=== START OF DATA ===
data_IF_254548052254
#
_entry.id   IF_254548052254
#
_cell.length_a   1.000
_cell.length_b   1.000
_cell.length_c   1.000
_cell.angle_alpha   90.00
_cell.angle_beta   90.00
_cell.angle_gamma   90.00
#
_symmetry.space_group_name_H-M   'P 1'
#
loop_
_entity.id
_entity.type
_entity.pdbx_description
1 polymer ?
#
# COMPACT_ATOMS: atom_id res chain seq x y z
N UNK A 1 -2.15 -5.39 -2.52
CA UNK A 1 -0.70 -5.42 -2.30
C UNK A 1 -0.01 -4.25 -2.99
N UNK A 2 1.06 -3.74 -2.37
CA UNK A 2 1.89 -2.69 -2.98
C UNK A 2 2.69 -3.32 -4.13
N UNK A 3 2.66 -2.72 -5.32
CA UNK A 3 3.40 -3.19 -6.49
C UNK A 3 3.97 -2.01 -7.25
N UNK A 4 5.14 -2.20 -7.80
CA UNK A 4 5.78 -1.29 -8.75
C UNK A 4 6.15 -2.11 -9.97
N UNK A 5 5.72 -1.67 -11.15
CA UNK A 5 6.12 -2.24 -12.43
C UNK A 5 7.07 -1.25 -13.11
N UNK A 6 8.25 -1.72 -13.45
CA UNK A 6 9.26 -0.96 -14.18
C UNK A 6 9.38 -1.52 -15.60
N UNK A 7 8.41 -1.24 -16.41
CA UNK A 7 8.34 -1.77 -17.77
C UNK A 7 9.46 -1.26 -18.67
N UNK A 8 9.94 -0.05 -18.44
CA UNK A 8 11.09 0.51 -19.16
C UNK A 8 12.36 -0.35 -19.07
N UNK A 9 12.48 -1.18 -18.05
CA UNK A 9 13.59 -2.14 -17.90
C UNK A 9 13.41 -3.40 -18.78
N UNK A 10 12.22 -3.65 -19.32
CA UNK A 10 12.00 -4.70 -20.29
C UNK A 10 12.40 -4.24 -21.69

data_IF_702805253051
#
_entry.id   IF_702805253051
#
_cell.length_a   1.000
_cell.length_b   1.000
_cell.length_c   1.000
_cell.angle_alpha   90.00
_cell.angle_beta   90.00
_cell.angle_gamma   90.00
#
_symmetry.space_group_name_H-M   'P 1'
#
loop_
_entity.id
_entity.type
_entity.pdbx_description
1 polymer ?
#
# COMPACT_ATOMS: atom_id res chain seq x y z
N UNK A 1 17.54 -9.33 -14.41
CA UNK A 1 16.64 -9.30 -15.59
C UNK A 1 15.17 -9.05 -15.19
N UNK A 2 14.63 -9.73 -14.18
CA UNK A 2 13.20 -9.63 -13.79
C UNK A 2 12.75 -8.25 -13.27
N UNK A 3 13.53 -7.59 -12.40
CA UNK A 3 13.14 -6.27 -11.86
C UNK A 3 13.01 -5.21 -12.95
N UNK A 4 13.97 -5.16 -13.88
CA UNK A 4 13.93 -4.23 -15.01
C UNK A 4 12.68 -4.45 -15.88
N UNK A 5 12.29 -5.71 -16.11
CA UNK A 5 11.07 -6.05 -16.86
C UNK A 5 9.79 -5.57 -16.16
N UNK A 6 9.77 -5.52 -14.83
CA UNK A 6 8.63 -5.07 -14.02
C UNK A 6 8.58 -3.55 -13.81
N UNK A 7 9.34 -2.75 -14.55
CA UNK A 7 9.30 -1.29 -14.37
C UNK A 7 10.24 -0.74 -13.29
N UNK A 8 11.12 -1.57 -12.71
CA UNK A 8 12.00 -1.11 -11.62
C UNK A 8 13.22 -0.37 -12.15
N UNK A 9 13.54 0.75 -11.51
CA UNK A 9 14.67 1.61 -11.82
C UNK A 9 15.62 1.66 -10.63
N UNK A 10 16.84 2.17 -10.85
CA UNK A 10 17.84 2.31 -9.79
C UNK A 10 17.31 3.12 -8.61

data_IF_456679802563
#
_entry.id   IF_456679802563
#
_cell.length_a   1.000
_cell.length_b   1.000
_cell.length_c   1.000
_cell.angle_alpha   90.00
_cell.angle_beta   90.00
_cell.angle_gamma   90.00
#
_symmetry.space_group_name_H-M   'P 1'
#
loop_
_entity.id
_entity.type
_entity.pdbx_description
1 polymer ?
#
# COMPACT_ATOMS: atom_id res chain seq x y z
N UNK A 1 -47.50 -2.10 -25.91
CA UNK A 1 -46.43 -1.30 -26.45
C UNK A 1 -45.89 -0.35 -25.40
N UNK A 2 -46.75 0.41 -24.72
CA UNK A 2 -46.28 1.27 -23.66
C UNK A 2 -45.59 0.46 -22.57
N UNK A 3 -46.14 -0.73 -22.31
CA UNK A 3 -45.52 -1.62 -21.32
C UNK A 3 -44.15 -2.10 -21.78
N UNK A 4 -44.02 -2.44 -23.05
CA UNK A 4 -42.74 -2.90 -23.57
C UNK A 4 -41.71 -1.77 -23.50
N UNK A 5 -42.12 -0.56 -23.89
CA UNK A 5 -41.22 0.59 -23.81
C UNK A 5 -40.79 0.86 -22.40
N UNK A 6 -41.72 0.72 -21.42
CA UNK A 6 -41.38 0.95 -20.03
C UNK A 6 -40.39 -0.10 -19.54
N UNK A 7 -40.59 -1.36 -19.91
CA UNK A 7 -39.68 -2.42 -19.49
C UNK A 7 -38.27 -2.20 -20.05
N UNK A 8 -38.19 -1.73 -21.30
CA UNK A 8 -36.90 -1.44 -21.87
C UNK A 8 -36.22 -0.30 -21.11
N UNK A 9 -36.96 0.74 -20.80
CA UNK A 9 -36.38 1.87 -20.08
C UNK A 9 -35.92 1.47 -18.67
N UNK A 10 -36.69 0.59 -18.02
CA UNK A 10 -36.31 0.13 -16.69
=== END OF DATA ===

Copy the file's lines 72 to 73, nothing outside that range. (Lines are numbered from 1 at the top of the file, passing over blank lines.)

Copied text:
CA UNK A 1 16.64 -9.30 -15.59
C UNK A 1 15.17 -9.05 -15.19